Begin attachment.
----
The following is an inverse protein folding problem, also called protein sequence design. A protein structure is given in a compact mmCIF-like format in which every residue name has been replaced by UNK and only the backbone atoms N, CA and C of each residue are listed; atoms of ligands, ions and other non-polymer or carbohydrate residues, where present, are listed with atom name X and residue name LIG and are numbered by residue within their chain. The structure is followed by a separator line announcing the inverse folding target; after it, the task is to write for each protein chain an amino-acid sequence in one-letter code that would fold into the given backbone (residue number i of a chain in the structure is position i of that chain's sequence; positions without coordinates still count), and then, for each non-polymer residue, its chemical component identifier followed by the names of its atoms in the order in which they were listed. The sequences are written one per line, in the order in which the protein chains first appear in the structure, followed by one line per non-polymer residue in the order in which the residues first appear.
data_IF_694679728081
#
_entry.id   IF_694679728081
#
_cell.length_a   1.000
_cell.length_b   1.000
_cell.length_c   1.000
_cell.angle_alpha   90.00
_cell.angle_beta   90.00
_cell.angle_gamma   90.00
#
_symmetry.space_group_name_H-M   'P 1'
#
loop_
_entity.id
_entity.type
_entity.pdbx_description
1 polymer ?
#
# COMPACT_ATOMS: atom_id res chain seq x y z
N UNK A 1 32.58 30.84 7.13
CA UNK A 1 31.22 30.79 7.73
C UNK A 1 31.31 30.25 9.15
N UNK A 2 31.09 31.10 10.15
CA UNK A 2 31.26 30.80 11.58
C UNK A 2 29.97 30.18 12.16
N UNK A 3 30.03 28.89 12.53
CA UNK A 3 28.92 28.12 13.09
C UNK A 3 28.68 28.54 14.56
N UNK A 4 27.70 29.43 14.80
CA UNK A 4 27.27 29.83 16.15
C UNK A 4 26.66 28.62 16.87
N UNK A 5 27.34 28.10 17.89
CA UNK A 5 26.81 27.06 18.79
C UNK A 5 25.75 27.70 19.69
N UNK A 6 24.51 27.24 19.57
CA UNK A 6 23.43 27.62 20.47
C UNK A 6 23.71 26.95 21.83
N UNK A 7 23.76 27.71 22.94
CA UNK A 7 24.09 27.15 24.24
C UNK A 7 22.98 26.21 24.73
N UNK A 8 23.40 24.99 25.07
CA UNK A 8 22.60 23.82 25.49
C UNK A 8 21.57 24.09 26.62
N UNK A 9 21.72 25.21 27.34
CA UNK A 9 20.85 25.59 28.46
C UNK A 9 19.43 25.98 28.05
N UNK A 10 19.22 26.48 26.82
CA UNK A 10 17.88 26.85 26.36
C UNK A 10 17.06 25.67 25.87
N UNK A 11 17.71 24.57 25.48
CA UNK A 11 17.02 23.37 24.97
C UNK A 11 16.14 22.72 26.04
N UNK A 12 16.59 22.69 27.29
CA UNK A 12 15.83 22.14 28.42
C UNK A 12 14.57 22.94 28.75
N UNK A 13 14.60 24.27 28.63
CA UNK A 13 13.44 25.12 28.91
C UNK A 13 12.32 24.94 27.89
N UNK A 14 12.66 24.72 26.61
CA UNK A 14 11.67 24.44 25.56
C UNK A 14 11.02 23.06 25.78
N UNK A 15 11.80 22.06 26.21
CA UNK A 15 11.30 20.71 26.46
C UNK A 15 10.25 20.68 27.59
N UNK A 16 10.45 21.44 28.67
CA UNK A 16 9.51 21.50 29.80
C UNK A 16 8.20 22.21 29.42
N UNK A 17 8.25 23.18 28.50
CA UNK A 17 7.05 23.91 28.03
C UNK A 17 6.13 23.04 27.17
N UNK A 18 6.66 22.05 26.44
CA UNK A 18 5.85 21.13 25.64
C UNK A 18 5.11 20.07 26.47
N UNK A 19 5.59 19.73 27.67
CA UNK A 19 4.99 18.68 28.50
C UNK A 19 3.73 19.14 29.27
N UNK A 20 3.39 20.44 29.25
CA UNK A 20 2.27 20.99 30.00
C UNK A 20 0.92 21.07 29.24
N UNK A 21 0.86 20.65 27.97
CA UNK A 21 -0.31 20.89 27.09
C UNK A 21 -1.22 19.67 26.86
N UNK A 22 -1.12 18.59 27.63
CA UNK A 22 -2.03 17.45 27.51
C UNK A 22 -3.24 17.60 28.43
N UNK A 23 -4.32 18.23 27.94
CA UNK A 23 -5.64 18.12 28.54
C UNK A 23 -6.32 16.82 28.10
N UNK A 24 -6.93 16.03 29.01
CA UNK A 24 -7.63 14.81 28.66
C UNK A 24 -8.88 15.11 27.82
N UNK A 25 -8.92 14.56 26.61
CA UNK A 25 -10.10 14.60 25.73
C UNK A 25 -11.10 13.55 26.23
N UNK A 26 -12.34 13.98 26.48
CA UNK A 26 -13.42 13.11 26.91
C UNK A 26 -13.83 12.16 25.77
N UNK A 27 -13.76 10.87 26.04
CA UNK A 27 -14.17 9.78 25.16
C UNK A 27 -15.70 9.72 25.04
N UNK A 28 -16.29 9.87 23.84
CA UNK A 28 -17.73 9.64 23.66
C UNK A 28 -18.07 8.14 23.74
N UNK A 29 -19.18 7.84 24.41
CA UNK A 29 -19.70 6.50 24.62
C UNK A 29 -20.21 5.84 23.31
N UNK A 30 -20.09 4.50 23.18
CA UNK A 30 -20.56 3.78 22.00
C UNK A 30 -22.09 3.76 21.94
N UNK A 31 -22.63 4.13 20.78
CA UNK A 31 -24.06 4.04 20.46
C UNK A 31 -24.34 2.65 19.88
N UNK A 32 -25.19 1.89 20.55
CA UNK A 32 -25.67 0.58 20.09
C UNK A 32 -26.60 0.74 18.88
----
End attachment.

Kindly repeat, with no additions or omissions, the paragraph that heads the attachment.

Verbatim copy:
The following is an inverse protein folding problem, also called protein sequence design. A protein structure is given in a compact mmCIF-like format in which every residue name has been replaced by UNK and only the backbone atoms N, CA and C of each residue are listed; atoms of ligands, ions and other non-polymer or carbohydrate residues, where present, are listed with atom name X and residue name LIG and are numbered by residue within their chain. The structure is followed by a separator line announcing the inverse folding target; after it, the task is to write for each protein chain an amino-acid sequence in one-letter code that would fold into the given backbone (residue number i of a chain in the structure is position i of that chain's sequence; positions without coordinates still count), and then, for each non-polymer residue, its chemical component identifier followed by the names of its atoms in the order in which they were listed. The sequences are written one per line, in the order in which the protein chains first appear in the structure, followed by one line per non-polymer residue in the order in which the residues first appear.